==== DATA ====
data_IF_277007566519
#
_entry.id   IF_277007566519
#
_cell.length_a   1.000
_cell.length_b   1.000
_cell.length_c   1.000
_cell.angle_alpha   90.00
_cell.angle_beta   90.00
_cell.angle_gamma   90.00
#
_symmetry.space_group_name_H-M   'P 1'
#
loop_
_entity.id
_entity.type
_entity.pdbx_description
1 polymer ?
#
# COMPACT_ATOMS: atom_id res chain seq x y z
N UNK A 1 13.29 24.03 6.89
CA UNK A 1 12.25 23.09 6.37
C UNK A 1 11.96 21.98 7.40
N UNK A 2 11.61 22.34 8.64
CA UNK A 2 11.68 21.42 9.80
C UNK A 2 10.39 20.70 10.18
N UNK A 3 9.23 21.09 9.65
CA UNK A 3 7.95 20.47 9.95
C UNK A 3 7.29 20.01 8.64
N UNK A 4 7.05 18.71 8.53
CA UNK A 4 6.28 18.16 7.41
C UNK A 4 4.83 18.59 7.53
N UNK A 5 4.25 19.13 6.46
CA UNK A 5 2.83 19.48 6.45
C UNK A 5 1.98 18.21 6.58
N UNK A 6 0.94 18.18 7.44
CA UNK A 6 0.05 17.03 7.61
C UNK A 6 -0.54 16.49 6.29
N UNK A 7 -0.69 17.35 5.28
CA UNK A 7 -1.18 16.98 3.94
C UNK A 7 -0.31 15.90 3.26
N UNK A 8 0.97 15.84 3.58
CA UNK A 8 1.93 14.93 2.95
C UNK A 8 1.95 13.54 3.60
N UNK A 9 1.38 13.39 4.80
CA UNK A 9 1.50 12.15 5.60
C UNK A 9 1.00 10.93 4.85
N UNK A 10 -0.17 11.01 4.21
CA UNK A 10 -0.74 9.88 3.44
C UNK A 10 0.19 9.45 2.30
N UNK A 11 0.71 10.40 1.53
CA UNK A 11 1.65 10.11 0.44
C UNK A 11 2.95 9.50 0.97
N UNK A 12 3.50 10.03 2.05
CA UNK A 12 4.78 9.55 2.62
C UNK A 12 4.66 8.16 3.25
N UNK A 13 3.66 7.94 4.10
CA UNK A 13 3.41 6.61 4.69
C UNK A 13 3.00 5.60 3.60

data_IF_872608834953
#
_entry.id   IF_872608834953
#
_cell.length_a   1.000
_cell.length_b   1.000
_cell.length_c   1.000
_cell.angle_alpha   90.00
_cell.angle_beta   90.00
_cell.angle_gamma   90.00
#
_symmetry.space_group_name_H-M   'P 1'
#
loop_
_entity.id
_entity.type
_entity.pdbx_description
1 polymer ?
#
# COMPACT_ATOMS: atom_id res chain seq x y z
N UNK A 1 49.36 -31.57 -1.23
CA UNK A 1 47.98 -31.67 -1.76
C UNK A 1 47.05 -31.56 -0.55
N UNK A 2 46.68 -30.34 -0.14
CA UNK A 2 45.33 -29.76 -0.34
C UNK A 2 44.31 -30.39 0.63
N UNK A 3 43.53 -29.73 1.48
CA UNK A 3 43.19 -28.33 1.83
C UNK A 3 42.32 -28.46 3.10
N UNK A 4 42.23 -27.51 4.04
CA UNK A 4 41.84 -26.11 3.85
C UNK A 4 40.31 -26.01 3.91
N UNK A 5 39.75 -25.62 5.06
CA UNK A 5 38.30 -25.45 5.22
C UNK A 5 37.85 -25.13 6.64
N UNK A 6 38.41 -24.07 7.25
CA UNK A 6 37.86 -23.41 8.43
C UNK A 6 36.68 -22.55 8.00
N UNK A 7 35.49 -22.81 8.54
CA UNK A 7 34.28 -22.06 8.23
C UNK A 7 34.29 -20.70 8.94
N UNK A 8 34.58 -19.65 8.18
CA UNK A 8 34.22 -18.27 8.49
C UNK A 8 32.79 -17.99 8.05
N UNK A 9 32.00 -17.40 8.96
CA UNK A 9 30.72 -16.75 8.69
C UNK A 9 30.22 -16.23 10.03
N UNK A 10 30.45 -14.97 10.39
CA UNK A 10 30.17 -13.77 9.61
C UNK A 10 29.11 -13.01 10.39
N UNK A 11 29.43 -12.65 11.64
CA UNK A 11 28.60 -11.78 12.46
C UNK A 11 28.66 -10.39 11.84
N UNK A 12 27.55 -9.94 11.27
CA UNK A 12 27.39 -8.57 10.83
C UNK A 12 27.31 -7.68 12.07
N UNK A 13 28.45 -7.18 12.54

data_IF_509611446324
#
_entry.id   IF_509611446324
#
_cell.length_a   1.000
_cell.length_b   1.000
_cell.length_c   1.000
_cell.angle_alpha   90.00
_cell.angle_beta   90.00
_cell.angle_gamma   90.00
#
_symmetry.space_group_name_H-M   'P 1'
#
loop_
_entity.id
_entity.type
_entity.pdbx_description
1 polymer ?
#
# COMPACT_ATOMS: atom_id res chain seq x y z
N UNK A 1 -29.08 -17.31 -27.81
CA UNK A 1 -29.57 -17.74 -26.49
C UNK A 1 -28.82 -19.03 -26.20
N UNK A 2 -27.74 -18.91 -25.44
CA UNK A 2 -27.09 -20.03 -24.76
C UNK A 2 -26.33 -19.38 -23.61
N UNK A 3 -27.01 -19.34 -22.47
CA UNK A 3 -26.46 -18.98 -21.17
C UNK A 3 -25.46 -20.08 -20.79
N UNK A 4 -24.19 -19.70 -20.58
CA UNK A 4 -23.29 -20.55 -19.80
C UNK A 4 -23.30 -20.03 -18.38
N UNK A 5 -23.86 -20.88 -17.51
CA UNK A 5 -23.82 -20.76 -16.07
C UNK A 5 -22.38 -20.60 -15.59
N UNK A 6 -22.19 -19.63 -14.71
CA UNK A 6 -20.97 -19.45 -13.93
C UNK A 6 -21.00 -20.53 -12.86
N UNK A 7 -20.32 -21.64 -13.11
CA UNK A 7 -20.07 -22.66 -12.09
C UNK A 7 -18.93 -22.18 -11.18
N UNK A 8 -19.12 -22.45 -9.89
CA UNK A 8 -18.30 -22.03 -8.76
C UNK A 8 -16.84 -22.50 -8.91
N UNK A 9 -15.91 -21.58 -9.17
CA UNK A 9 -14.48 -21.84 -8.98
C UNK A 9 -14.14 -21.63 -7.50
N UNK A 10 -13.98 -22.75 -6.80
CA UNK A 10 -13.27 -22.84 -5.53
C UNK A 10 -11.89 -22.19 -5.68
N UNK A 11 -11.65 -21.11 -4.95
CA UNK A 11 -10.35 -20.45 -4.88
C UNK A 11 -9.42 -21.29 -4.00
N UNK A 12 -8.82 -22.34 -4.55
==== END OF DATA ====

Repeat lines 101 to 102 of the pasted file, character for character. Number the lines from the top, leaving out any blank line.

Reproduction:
N UNK A 8 34.58 -19.65 8.18
CA UNK A 8 34.22 -18.27 8.49